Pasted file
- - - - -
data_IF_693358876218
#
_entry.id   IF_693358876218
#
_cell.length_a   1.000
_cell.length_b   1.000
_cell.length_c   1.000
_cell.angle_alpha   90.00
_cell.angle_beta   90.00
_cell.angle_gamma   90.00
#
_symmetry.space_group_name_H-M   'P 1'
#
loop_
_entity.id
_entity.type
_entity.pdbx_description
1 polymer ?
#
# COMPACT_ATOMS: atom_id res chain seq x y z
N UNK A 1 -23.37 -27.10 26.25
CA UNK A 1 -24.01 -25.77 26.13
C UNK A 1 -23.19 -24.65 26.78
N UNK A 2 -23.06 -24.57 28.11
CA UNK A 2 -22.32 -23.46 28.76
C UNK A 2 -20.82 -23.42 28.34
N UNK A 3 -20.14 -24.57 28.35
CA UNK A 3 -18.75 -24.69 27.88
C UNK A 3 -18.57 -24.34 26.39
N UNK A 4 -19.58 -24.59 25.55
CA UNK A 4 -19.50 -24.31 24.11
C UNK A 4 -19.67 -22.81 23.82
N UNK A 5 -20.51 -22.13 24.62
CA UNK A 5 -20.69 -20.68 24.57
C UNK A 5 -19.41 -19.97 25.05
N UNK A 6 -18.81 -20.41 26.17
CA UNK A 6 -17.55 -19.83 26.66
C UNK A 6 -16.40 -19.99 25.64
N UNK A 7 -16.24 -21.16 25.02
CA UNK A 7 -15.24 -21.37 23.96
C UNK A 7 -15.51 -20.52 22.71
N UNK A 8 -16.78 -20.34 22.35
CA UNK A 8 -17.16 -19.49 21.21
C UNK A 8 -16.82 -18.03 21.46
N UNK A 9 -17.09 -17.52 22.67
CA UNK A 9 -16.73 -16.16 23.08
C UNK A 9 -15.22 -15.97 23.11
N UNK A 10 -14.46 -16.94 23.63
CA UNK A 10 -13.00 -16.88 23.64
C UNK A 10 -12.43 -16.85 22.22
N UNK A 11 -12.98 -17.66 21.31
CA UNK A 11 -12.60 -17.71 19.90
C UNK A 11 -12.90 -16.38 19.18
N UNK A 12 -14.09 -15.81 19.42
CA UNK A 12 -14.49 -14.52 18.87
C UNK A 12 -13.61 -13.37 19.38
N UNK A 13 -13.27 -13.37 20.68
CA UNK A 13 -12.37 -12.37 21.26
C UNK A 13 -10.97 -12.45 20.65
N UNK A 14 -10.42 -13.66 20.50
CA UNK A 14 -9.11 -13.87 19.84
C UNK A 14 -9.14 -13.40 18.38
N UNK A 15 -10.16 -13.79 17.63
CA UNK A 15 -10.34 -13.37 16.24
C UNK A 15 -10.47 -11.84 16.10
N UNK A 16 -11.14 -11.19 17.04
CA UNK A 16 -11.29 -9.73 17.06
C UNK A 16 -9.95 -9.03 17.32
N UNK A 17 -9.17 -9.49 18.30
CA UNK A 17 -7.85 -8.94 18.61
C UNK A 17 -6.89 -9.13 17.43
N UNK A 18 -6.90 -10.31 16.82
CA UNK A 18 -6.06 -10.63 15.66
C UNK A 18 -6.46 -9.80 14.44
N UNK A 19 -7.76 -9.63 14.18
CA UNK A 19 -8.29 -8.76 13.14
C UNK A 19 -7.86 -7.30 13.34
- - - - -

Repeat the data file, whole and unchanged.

data_IF_693358876218
#
_entry.id   IF_693358876218
#
_cell.length_a   1.000
_cell.length_b   1.000
_cell.length_c   1.000
_cell.angle_alpha   90.00
_cell.angle_beta   90.00
_cell.angle_gamma   90.00
#
_symmetry.space_group_name_H-M   'P 1'
#
loop_
_entity.id
_entity.type
_entity.pdbx_description
1 polymer ?
#
# COMPACT_ATOMS: atom_id res chain seq x y z
N UNK A 1 -23.37 -27.10 26.25
CA UNK A 1 -24.01 -25.77 26.13
C UNK A 1 -23.19 -24.65 26.78
N UNK A 2 -23.06 -24.57 28.11
CA UNK A 2 -22.32 -23.46 28.76
C UNK A 2 -20.82 -23.42 28.34
N UNK A 3 -20.14 -24.57 28.35
CA UNK A 3 -18.75 -24.69 27.88
C UNK A 3 -18.57 -24.34 26.39
N UNK A 4 -19.58 -24.59 25.55
CA UNK A 4 -19.50 -24.31 24.11
C UNK A 4 -19.67 -22.81 23.82
N UNK A 5 -20.51 -22.13 24.62
CA UNK A 5 -20.69 -20.68 24.57
C UNK A 5 -19.41 -19.97 25.05
N UNK A 6 -18.81 -20.41 26.17
CA UNK A 6 -17.55 -19.83 26.66
C UNK A 6 -16.40 -19.99 25.64
N UNK A 7 -16.24 -21.16 25.02
CA UNK A 7 -15.24 -21.37 23.96
C UNK A 7 -15.51 -20.52 22.71
N UNK A 8 -16.78 -20.34 22.35
CA UNK A 8 -17.16 -19.49 21.21
C UNK A 8 -16.82 -18.03 21.46
N UNK A 9 -17.09 -17.52 22.67
CA UNK A 9 -16.73 -16.16 23.08
C UNK A 9 -15.22 -15.97 23.11
N UNK A 10 -14.46 -16.94 23.63
CA UNK A 10 -13.00 -16.88 23.64
C UNK A 10 -12.43 -16.85 22.22
N UNK A 11 -12.98 -17.66 21.31
CA UNK A 11 -12.60 -17.71 19.90
C UNK A 11 -12.90 -16.38 19.18
N UNK A 12 -14.09 -15.81 19.42
CA UNK A 12 -14.49 -14.52 18.87
C UNK A 12 -13.61 -13.37 19.38
N UNK A 13 -13.27 -13.37 20.68
CA UNK A 13 -12.37 -12.37 21.26
C UNK A 13 -10.97 -12.45 20.65
N UNK A 14 -10.42 -13.66 20.50
CA UNK A 14 -9.11 -13.87 19.84
C UNK A 14 -9.14 -13.40 18.38
N UNK A 15 -10.16 -13.79 17.63
CA UNK A 15 -10.34 -13.37 16.24
C UNK A 15 -10.47 -11.84 16.10
N UNK A 16 -11.14 -11.19 17.04
CA UNK A 16 -11.29 -9.73 17.06
C UNK A 16 -9.95 -9.03 17.32
N UNK A 17 -9.17 -9.49 18.30
CA UNK A 17 -7.85 -8.94 18.61
C UNK A 17 -6.89 -9.13 17.43
N UNK A 18 -6.90 -10.31 16.82
CA UNK A 18 -6.06 -10.63 15.66
C UNK A 18 -6.46 -9.80 14.44
N UNK A 19 -7.76 -9.63 14.18
CA UNK A 19 -8.29 -8.76 13.14
C UNK A 19 -7.86 -7.30 13.34